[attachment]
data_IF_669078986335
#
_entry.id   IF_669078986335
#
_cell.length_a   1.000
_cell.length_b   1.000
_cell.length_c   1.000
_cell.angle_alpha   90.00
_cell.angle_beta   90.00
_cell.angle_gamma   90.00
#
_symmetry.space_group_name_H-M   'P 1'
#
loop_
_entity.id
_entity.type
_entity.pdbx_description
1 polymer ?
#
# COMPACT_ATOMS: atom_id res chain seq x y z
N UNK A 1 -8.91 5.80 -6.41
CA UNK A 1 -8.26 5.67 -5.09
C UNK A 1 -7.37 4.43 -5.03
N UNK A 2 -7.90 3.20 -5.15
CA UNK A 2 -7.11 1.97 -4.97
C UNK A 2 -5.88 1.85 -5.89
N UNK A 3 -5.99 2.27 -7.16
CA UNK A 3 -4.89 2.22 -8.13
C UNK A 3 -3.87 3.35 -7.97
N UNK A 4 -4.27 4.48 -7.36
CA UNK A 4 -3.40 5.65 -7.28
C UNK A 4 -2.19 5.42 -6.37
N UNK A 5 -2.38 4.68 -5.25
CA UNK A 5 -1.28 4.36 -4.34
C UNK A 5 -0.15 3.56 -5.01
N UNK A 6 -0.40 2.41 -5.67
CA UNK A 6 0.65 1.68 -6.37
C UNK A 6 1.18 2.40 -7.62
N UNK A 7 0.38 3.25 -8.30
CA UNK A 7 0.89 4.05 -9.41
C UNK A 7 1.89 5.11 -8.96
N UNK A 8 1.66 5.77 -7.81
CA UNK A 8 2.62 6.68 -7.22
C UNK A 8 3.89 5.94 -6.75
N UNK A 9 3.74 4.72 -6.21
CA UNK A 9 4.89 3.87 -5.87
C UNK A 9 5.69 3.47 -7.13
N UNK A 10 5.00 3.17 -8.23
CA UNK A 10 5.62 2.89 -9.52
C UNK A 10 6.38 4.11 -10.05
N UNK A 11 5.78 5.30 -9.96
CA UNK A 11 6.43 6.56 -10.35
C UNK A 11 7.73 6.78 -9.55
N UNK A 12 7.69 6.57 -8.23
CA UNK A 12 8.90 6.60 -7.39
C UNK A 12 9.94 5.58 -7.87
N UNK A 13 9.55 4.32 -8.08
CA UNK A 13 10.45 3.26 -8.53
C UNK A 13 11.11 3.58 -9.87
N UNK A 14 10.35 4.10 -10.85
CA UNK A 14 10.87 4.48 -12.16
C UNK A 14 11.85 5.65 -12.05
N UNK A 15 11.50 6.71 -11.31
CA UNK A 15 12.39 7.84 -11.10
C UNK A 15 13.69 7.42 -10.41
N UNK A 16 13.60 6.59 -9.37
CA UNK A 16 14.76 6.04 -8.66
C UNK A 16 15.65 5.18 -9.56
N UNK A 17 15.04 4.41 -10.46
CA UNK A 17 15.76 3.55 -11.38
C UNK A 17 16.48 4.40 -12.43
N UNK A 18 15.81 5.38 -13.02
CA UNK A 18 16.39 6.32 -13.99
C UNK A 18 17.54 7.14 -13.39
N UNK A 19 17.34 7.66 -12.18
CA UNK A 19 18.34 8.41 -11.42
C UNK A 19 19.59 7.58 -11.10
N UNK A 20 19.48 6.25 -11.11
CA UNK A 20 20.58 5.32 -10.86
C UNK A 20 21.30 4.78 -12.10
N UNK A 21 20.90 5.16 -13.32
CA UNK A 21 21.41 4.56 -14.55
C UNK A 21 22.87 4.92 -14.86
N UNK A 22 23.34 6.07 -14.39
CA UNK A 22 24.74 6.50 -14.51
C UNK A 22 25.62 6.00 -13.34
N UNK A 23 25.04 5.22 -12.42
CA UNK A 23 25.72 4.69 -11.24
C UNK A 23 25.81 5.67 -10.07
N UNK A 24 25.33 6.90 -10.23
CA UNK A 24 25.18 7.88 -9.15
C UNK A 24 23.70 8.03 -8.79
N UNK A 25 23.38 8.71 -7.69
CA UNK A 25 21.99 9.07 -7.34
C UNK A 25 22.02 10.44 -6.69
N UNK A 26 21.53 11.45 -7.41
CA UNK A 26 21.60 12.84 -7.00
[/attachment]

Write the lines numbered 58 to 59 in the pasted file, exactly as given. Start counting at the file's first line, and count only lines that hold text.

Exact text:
CA UNK A 13 10.45 3.26 -8.53
C UNK A 13 11.11 3.58 -9.87